“If you’ve read my book you’ll know how crap I am at relationships.  You’ll also know that I haven’t been in a relationship with anyone for some time and that I have an uncanny knack of screwing things up before they even begin.  That said, the people I meet usually see me as an oddity, they’re often initially attracted to me by the celebrity thing, but ultimately annoyed or repulsed by the level of my compulsions.  You’ve almost made me feel normal today – or at least acceptable anyway.  Not only that but I’m very attracted to you and if I wasn’t such a neurotic mess I would have dragged you into bed by now and we’d be making mad, passionate love – probably.”  Rich gave a nervous laugh and Julia could see that he was afraid he’d said too much and offended her. She looked down at her hands; trying to focus on something in the room that wasn’t part f the fantasy.

“Does it help if I say that the feeling is mutual?” said Julia.   “I’m very attracted to you and it has nothing to do with the celebrity status.  I can’t deny that your compulsions fascinate me but they certainly don’t repulse me.  I wish I could allow myself to be dragged into bed without any thought for the consequences of my actions but that’s an area where my own issues lie.  My mind is currently so occupied with practicalities that I’m almost as stressed as you are.”

“Tell me about the practicalities then?”

“Okay.  I’m too old to go ripping off my clothes in hotel rooms.  If I’m going to do anything in a bed I like to have brushed my teeth, had a quick wash and be wearing the appropriate apparel.  Anything other than sleep also demands a dab of Chanel No 5 behind each ear and at least a trace of lipstick.  You have a king size bed, I have two singles.  Your room is more suited to mad passionate love-making but I can’t even think about anything like that when all my belongings are next door?”

“We could bring them in here?”

“We could but we’re still both a bit drunk and things look different in the cold light of day.  Do either of us want to experience that awful feeling of regret tomorrow?  Do I want to find myself curled up in a strange bed with a man who feels embarrassed by his indiscretion of the night before and is inwardly cringing?”

“You’re doing both of us an injustice now.  Do you think I’m that shallow – or that I would find you unattractive when I’m sober?  I was sober this morning when you rescued me from the receptionist, and when we had lunch together.  The alcohol this evening has made me more brave but not foolhardy.”

“I’m too old for one-night stands and too wise to expect anything more.”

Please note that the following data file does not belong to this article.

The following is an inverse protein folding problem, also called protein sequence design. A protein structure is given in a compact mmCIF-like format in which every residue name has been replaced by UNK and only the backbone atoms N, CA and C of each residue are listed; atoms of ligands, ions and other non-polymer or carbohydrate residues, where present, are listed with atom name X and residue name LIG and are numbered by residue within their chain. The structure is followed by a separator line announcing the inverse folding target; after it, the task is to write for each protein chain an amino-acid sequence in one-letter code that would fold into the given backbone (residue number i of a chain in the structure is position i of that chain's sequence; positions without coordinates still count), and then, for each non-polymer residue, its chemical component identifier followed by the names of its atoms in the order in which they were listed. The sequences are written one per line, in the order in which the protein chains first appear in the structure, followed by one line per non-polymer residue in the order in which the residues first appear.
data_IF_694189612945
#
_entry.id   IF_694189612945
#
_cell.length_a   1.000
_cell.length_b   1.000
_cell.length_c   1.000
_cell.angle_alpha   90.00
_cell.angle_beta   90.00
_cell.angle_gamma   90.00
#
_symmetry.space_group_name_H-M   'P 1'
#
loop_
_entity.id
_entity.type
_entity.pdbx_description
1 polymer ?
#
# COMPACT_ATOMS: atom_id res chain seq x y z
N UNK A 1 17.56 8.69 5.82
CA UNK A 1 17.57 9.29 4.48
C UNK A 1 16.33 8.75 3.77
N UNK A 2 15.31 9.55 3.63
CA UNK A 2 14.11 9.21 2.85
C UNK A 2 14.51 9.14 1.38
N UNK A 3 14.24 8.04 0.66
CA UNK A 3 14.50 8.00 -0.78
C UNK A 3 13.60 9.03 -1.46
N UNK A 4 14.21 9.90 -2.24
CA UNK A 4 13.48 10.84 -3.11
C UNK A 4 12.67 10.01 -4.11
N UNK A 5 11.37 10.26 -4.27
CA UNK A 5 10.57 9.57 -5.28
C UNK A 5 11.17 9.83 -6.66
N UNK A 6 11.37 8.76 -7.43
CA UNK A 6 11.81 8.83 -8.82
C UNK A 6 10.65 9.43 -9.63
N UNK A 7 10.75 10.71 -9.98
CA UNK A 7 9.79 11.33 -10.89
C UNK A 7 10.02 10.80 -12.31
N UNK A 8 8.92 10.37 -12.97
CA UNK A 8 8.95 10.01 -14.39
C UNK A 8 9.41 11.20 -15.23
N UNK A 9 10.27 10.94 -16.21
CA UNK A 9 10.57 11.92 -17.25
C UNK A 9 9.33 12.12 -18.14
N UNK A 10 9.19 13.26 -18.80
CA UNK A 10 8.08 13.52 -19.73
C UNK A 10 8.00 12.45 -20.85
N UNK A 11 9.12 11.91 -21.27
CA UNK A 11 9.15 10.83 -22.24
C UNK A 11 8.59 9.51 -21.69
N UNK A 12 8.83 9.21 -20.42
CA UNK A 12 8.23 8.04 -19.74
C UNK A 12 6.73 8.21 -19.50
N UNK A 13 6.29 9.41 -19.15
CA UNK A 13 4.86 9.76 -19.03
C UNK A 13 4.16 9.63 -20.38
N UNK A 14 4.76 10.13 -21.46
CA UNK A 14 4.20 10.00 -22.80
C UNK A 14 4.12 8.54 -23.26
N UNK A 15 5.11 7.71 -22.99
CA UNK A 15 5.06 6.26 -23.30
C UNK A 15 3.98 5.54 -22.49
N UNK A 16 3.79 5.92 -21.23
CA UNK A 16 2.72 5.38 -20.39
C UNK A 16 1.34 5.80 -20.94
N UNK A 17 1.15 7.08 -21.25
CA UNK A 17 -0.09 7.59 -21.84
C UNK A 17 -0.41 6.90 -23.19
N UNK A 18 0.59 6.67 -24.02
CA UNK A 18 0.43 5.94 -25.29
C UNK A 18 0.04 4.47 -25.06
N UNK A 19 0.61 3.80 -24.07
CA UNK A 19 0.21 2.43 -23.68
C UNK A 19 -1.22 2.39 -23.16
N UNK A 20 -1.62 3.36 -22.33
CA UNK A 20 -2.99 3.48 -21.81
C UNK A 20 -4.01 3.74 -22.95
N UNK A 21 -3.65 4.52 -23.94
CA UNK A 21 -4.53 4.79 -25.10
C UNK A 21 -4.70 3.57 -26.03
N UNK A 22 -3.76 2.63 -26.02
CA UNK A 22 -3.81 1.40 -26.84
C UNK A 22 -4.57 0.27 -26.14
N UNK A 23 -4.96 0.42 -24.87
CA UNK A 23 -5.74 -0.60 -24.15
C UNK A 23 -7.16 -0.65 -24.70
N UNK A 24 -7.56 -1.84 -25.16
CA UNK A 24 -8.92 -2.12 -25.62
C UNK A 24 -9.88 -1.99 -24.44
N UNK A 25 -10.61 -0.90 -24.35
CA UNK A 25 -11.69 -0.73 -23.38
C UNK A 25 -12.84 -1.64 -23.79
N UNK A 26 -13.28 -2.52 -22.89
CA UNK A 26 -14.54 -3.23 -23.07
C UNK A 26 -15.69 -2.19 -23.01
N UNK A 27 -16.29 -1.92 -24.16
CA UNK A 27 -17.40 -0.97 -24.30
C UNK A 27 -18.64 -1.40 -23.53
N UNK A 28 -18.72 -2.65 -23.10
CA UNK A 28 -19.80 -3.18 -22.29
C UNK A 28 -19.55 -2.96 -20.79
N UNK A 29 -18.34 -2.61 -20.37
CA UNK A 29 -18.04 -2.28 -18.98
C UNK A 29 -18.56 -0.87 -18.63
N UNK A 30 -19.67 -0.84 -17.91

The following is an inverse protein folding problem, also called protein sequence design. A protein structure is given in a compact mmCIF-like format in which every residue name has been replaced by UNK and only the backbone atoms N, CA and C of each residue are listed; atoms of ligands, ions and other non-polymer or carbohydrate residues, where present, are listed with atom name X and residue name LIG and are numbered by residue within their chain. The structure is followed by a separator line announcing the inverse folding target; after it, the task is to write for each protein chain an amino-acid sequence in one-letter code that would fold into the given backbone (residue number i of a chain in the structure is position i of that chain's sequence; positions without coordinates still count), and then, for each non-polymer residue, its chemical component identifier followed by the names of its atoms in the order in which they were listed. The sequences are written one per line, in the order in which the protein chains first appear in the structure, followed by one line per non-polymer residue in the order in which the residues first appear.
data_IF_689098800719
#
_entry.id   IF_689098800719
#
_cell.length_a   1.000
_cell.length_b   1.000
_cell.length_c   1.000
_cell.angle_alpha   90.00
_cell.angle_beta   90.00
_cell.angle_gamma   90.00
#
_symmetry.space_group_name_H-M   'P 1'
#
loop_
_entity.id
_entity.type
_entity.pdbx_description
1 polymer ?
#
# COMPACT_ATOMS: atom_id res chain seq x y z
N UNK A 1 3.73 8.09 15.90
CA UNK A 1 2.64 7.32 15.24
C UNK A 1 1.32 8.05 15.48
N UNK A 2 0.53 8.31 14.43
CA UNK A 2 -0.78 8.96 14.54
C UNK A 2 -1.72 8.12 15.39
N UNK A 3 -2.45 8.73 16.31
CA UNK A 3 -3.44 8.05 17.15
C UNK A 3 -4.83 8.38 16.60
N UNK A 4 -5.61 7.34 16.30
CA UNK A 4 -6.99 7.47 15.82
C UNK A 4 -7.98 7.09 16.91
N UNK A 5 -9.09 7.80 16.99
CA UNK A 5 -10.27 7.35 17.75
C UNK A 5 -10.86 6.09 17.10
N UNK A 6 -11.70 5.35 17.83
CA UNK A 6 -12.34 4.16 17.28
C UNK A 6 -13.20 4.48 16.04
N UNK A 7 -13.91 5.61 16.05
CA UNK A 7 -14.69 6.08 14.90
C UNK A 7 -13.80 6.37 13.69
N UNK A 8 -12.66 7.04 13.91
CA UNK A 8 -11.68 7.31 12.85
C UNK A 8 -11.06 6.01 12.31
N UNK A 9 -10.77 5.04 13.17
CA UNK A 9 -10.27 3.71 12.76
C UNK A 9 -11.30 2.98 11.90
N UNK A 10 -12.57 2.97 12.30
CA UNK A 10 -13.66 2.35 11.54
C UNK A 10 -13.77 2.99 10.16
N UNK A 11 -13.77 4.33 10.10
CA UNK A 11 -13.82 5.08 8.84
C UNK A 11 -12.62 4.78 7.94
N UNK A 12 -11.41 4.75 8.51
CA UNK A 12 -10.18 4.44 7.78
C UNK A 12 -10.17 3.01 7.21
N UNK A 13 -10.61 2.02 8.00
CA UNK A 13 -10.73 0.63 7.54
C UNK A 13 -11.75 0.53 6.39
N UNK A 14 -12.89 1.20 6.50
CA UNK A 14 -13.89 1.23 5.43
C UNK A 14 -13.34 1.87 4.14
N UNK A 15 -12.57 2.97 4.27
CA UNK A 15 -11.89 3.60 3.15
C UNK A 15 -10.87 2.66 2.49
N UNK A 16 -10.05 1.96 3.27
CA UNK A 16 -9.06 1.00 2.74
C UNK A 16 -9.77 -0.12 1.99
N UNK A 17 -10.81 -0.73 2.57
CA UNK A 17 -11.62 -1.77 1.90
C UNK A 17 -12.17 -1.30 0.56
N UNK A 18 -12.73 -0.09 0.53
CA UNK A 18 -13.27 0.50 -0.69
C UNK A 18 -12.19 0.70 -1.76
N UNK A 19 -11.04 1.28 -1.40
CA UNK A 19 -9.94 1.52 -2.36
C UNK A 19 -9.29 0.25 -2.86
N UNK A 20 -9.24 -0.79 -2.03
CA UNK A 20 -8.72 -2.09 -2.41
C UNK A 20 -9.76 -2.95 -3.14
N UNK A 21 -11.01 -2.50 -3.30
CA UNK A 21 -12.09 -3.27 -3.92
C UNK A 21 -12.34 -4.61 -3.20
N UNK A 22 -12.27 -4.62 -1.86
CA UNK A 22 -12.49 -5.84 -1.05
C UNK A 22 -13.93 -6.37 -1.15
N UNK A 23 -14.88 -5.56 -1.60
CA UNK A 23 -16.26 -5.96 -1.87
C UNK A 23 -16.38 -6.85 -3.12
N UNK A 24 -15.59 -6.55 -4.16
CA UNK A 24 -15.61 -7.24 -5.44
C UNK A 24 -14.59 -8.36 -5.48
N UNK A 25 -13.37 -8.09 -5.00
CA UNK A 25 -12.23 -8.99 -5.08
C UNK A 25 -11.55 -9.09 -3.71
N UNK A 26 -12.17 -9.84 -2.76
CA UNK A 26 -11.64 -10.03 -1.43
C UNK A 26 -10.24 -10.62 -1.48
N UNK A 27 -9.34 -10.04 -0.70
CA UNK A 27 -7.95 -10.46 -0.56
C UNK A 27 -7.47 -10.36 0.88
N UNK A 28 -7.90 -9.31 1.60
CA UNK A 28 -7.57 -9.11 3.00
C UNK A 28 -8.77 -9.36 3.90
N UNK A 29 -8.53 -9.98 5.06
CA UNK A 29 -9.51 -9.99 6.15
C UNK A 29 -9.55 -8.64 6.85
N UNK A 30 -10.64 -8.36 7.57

“I’m too insecure to risk getting into relationships that I know will be doomed by my own issues.  That’s why I’ve spent so much time avoiding them. You’re the first person for such a long time that I’ve actually relaxed with. Perhaps you can save me from myself? Or am I asking too much?”

“Oh Rich.  Life must be so easy for people who can be spontaneous. “

“Messy though.”

“Yes, messy.  I agree but at the moment we’re both tiptoeing around each other.  We’re both scared of committing to anything that might disrupt our nice ordered lives, to causing offence to each other by saying or doing the wrong thing and at the same time we’re both desperate to be held; to be wanted by someone else for however brief a moment that might be.”

Rich sat down on the bed again, his head in his hands and Julia had to fight very hard against the impulse to go to him and push all the fears and compulsions aside. Somebody had to make a decision and however hard it was, she knew it had to be her. She stood up, a little unsteadily.

“Thank you for inviting me into your space Rich, but if I share it with you tonight you’ll have nowhere left to go but home.  I’m going back to my own room now.  I’m going to get changed for bed, have a wash and clean my teeth. I may watch a little late night TV.  I’m going to leave Angela’s key card next to the phone here so you won’t get it mixed up with your own.  If you feel the need for company, for someone to hold you or you find a spider in your bath, feel free to use it.  There’s a spare bed in there and no one has slept in it so you can still have your own space.  I won’t be offended if you stay where you are and I’d love to have breakfast with you in the morning if you want me to.  I’m very much looking forward to hearing you speak again tomorrow and the time we’ve spent together has been a delight.“

Stopping briefly to drop a kiss on top of his head, she left the key card by the phone and returned to her room without waiting for the response that she knew he was trying desperately to make.

Julia got ready for bed; enjoying the softness of the old blue cotton nightshirt she always took with her when she went away.  She looked in the mirror after brushing her hair and removing almost all of her make up and didn’t feel too disappointed by what she saw.  A faint wisp of hope made her pick up the perfume bottle and dab it in the appropriate places.  Most of her lipstick had gone but there was still enough to prevent her from looking thin-lipped and washed out.